|These tracks show a six-muon event in the MINOS far detector.|
The MINOS detectors at Fermilab and in Soudan, Minnesota, were built to study neutrino oscillations over a vast distance. But it turns out that they are also powerful cosmic ray muon detectors.
When a cosmic ray strikes an atom in the Earth’s atmosphere, it sets off a cascade of particle decay, creating kaons or pions, which in turn decay into muons.
MINOS previously made the first deep measurement of the ratio of positive to negative muons arising from cosmic ray showers, and that number is related to the ratio of positive to negative cosmic shower kaons. That, in turn, has implications for the predicted rates of neutrino detection in neutrino telescopes such as IceCube.
MINOS also measured how the cosmic ray muon rate changed with the seasons of the year. It is well known that this rate fluctuates a few percent, being higher in summer when the higher temperatures lower the atmospheric density, which allows for more pion and kaon decay. MINOS was able to correlate this with temperature and demonstrate sensitivity to the ratio of pions to kaons. This ratio happens to be important for calculations of neutrino rates from targets in beams, such as for MINOS itself.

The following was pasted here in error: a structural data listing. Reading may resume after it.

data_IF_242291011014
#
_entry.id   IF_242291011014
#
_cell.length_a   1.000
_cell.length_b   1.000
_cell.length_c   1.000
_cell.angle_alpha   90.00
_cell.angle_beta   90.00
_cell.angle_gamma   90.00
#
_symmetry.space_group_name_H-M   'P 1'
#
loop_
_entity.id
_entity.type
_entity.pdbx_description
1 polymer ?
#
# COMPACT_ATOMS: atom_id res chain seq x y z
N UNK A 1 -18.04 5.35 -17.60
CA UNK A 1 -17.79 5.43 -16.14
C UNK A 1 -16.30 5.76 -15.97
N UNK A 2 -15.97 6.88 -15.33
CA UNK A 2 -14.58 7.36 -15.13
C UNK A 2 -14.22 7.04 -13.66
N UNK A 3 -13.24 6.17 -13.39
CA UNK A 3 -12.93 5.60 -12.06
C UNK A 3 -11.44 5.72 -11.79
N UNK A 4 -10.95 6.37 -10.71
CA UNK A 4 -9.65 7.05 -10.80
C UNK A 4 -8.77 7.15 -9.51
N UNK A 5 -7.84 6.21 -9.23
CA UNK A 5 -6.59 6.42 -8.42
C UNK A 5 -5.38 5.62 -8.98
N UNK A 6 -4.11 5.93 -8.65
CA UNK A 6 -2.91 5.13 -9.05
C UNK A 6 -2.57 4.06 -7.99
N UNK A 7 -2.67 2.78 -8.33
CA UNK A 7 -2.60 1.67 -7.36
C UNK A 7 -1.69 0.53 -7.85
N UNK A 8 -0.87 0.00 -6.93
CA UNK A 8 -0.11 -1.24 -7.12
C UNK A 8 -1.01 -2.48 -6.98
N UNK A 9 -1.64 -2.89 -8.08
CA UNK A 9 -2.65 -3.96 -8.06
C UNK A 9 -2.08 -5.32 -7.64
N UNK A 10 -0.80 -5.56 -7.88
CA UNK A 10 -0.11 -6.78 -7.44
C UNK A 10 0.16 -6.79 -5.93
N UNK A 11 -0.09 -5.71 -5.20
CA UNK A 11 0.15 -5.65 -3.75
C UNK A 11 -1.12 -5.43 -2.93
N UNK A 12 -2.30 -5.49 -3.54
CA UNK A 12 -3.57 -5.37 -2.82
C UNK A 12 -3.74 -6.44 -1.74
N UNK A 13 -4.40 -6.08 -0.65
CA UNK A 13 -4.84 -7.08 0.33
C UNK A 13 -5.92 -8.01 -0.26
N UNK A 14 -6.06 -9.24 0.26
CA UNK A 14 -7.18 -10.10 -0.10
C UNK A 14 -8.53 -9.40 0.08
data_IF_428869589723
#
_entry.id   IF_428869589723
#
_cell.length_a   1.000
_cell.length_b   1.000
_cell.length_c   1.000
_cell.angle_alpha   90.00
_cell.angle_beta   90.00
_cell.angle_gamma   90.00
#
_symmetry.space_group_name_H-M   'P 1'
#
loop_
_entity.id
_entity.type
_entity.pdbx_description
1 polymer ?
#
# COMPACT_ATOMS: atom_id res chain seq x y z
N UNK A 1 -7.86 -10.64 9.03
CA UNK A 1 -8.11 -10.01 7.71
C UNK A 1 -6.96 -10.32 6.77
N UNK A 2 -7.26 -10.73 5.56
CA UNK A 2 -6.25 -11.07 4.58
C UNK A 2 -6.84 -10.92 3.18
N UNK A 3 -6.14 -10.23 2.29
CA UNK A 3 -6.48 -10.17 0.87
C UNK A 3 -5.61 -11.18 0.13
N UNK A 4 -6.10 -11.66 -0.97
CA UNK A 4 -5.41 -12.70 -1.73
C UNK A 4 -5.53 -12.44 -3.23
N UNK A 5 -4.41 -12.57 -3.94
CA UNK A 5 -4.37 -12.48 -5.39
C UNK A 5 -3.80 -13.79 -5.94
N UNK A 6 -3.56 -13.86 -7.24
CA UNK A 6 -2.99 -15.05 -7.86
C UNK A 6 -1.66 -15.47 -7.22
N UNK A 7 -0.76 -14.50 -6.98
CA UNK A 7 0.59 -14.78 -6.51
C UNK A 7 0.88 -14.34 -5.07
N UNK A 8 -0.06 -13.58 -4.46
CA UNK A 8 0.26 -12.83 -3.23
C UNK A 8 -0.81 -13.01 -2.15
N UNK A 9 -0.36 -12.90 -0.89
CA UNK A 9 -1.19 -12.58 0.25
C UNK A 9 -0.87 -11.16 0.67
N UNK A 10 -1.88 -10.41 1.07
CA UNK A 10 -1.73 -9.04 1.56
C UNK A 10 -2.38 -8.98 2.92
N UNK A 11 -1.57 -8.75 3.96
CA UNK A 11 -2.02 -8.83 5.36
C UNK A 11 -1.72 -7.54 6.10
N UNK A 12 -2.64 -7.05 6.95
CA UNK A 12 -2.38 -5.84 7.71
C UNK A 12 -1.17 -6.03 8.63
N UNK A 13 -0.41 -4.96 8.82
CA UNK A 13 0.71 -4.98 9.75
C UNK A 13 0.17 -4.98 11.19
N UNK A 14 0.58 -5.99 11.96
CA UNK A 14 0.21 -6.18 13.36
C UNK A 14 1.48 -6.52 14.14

Now MINOS has made a new measurement of the seasonal variations of underground multiple-muon events. These events come from cosmic ray showers in which two or more muons penetrate the Earth and appear as parallel tracks in the detector.
The answer was unexpected. Instead of being higher in the summer, the seasonal variation of multiple muons differed. In the near detector, about 300 feet below the surface, the rate was at a maximum in the winter. See the figure below showing the rate of multiple muons throughout the year (top) and single muons (bottom). (Day zero is Jan. 1.)
In the far detector, about a half mile below the surface, the multiple muons that were within about 13 feet of each other had a maximum rate in the winter, while the events in which muons were separated by 20 or more feet had a summer maximum.
The difference in depth between the near and far detectors affects the minimum muon energy needed to penetrate the rock and reach the detector. Sophisticated simulations of cosmic ray air showers exist but do not currently include seasonal effects.
The understanding of this unexpected result will require new simulations or new data. It would be a wonderful coincidence if, once again, the reason turned out to be useful for the neutrino community.
—Maury Goodman, Argonne National Laboratory
|This work was done by, from left, Ricardo Gomes from the Federal University of Goias, Jeff de Jong from Oxford University, Phil Schreiner from Benedictine University and Maury Goodman from Argonne National Laboratory.|